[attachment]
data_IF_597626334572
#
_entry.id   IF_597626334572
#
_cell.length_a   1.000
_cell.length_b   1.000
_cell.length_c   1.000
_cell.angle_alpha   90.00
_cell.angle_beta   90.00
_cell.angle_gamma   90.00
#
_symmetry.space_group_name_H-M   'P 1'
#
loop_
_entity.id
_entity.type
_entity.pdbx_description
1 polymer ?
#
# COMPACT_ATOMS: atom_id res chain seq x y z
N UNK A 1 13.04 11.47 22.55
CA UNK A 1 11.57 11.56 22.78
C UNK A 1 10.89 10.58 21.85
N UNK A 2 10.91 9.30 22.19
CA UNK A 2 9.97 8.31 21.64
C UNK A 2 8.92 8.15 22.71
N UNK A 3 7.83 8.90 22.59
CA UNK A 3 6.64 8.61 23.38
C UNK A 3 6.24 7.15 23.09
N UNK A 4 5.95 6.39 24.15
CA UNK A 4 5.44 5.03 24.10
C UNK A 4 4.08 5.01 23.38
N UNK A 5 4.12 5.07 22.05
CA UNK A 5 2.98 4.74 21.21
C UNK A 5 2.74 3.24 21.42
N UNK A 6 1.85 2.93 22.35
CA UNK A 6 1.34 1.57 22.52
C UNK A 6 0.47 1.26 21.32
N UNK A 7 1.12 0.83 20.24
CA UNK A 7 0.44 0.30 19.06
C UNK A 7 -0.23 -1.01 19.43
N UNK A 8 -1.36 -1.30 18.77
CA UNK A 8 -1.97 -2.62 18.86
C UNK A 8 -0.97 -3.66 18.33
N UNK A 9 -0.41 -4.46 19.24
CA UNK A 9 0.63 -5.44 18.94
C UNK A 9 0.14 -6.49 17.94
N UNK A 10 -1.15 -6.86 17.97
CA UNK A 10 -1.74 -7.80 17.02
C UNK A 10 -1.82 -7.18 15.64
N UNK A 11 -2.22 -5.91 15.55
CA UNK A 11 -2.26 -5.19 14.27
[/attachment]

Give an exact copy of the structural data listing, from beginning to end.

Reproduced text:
data_IF_597626334572
#
_entry.id   IF_597626334572
#
_cell.length_a   1.000
_cell.length_b   1.000
_cell.length_c   1.000
_cell.angle_alpha   90.00
_cell.angle_beta   90.00
_cell.angle_gamma   90.00
#
_symmetry.space_group_name_H-M   'P 1'
#
loop_
_entity.id
_entity.type
_entity.pdbx_description
1 polymer ?
#
# COMPACT_ATOMS: atom_id res chain seq x y z
N UNK A 1 13.04 11.47 22.55
CA UNK A 1 11.57 11.56 22.78
C UNK A 1 10.89 10.58 21.85
N UNK A 2 10.91 9.30 22.19
CA UNK A 2 9.97 8.31 21.64
C UNK A 2 8.92 8.15 22.71
N UNK A 3 7.83 8.90 22.59
CA UNK A 3 6.64 8.61 23.38
C UNK A 3 6.24 7.15 23.09
N UNK A 4 5.95 6.39 24.15
CA UNK A 4 5.44 5.03 24.10
C UNK A 4 4.08 5.01 23.38
N UNK A 5 4.12 5.07 22.05
CA UNK A 5 2.98 4.74 21.21
C UNK A 5 2.74 3.24 21.42
N UNK A 6 1.85 2.93 22.35
CA UNK A 6 1.34 1.57 22.52
C UNK A 6 0.47 1.26 21.32
N UNK A 7 1.12 0.83 20.24
CA UNK A 7 0.44 0.30 19.06
C UNK A 7 -0.23 -1.01 19.43
N UNK A 8 -1.36 -1.30 18.77
CA UNK A 8 -1.97 -2.62 18.86
C UNK A 8 -0.97 -3.66 18.33
N UNK A 9 -0.41 -4.46 19.24
CA UNK A 9 0.63 -5.44 18.94
C UNK A 9 0.14 -6.49 17.94
N UNK A 10 -1.15 -6.86 17.97
CA UNK A 10 -1.74 -7.80 17.02
C UNK A 10 -1.82 -7.18 15.64
N UNK A 11 -2.22 -5.91 15.55
CA UNK A 11 -2.26 -5.19 14.27